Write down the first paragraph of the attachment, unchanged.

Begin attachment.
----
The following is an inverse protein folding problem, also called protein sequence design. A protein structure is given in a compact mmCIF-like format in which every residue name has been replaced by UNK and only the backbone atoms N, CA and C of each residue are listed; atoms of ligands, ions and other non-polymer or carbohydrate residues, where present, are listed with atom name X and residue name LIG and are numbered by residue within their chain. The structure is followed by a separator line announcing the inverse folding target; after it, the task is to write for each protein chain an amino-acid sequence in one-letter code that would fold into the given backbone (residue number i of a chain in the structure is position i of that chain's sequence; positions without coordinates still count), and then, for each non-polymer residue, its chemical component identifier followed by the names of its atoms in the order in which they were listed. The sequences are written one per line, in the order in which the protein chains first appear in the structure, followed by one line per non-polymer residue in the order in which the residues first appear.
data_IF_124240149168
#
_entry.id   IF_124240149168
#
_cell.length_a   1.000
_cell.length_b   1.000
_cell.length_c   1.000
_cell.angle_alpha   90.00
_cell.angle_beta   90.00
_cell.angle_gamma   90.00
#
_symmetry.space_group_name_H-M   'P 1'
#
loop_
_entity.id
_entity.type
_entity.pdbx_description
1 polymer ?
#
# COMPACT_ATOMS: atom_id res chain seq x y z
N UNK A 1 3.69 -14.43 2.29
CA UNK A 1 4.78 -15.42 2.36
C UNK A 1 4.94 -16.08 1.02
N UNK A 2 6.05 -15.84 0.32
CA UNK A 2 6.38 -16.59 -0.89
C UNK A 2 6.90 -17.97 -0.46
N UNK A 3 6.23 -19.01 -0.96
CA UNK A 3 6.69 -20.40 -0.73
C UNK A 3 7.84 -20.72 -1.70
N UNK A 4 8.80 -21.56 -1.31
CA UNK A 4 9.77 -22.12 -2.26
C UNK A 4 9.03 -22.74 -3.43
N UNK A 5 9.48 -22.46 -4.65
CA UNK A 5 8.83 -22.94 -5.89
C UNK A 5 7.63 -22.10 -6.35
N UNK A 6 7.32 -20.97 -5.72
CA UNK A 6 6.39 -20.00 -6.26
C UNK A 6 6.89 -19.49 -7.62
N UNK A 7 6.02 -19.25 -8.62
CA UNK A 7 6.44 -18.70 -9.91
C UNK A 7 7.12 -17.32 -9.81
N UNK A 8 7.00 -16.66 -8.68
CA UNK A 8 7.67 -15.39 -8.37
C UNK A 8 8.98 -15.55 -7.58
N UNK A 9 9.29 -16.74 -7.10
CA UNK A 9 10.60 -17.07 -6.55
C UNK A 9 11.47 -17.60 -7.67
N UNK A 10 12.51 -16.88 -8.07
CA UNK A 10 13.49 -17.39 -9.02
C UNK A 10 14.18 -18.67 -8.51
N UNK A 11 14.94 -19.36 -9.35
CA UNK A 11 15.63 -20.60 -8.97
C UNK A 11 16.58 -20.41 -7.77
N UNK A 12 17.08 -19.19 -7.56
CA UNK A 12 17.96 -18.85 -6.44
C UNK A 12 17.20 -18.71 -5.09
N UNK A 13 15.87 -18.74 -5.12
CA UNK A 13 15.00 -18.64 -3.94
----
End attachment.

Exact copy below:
The following is an inverse protein folding problem, also called protein sequence design. A protein structure is given in a compact mmCIF-like format in which every residue name has been replaced by UNK and only the backbone atoms N, CA and C of each residue are listed; atoms of ligands, ions and other non-polymer or carbohydrate residues, where present, are listed with atom name X and residue name LIG and are numbered by residue within their chain. The structure is followed by a separator line announcing the inverse folding target; after it, the task is to write for each protein chain an amino-acid sequence in one-letter code that would fold into the given backbone (residue number i of a chain in the structure is position i of that chain's sequence; positions without coordinates still count), and then, for each non-polymer residue, its chemical component identifier followed by the names of its atoms in the order in which they were listed. The sequences are written one per line, in the order in which the protein chains first appear in the structure, followed by one line per non-polymer residue in the order in which the residues first appear.